Truck Accident Statistics

Truck accident statistics show that while fewer large trucks are involved in roadway accidents than passenger cars, the incidence of fatalities and the amount of damage is much greater. The large size of tractor trailer trucks makes damage and injuries nearly unavoidable when truck accidents occur. Approximately 500,000 trucking accidents occur per year in the United States, resulting in about 5,000 fatalities.

Collecting Truck Accident Statistics

The federal agencies that are responsible for collecting information about truck accidents and other driving statistics are braches of the United States Department of Transportation. These agencies include the National Highway Traffic Safety Administration, the Federal Highway Administration, and the Federal Motor Carrier Safety Administration. The NHTSA and the FMCSA report statistics about all types of vehicle crashes and utilize the information to formulate future safety programs and regulations.

The FHWA primarily deals with accidents and regulations surrounding freight tonnage and vehicle miles traveled. Although not a government agency, the Insurance Institute for Highway Safety also tracks and reports truck accident statistics. This numerical data may be available earlier than data compiled by the Department of Transportation.

2010 Truck Accident Statistics

Roughly 61 percent of all trucking accidents that result in fatalities occur on roads other than highways. While this may seem to be a surprising figure due to the number of miles traveled by trucks on the highway, the reason for fatalities on these types of roads is that there is less room to maneuver and avoid accidents. Once an accident has occurred, the road is often blocked, which can result in further accidents until the wreckage is cleared.

2010 Statistics from the Insurance Institute for Highway Safety:

  • 3,413 fatalities occurred as a result of a truck accident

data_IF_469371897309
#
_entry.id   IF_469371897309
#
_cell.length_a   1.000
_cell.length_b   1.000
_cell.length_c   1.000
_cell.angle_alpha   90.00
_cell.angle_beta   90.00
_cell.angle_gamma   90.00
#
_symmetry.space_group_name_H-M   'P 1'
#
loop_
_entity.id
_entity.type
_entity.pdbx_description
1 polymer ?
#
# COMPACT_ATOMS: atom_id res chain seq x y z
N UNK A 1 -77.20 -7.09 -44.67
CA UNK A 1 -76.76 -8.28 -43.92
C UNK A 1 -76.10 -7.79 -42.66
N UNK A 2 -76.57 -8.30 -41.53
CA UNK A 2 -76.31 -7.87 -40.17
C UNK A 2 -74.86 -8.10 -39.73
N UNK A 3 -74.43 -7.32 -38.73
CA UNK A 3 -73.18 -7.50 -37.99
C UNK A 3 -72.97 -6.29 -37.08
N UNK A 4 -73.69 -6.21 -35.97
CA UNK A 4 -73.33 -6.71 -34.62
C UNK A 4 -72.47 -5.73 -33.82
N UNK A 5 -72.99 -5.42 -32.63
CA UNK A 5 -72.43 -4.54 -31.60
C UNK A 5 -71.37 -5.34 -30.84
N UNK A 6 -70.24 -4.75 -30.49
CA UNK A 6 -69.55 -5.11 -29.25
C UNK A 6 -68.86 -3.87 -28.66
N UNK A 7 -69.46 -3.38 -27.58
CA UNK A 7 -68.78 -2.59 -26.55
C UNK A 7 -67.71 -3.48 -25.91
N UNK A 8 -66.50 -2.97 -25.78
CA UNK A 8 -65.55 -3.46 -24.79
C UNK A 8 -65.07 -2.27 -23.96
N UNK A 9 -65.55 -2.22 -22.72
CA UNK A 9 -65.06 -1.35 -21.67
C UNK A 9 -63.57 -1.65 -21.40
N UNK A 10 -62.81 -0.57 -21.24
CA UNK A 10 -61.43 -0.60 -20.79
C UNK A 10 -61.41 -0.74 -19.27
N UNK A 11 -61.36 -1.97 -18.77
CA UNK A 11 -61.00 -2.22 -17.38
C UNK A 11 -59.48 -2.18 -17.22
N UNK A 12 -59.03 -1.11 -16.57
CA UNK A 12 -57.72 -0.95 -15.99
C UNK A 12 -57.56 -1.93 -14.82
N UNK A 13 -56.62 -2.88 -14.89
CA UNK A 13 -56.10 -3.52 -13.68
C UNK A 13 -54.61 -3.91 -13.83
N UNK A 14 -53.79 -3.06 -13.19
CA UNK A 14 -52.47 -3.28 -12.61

• 75 percent of these fatalities involved a tractor trailer truck
  • 14 percent of fatalities were in a truck at the time of the accident
  • 72 percent of fatalities were in a passenger vehicle
  • 13 percent of fatalities were on motorcycles, bicycles, or walking

According to the Department of Transportation, in 2010, there were 1.1 fatal crashes per 100 miles driven by trucks. The FMCSA reports that less than two percent of these crashes were a result of driver fatigue, although driver fatigue is a major factor in truck accidents in general. Other factors contributing to truck accidents include intoxication of one or more drivers, mechanical failure, and distractions. The best way to prevent truck accidents is for all drivers to follow road rules, ensure proper awareness, and be courteous of other drivers.


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“Just Released: Research Notes, Crash Stats, and Reports.” NHTSA National Highway Traffic Safety Administration., 24 Sep 2013. Web. 22 Oct 2013. <>.

“Statistics and Facts.” Department of Transportation Federal Motor Carrier Safety Administration. United States of America Department of Transportation, n.d. Web. 22 Oct 2013. <>.

“Truck Driving Accidents-Causes, Fatalitites, Statistics, and Costs.” National Owner-Operator Jobs. National Owner-Operator Jobs, n.d. Web. 22 Oct 2013. <>.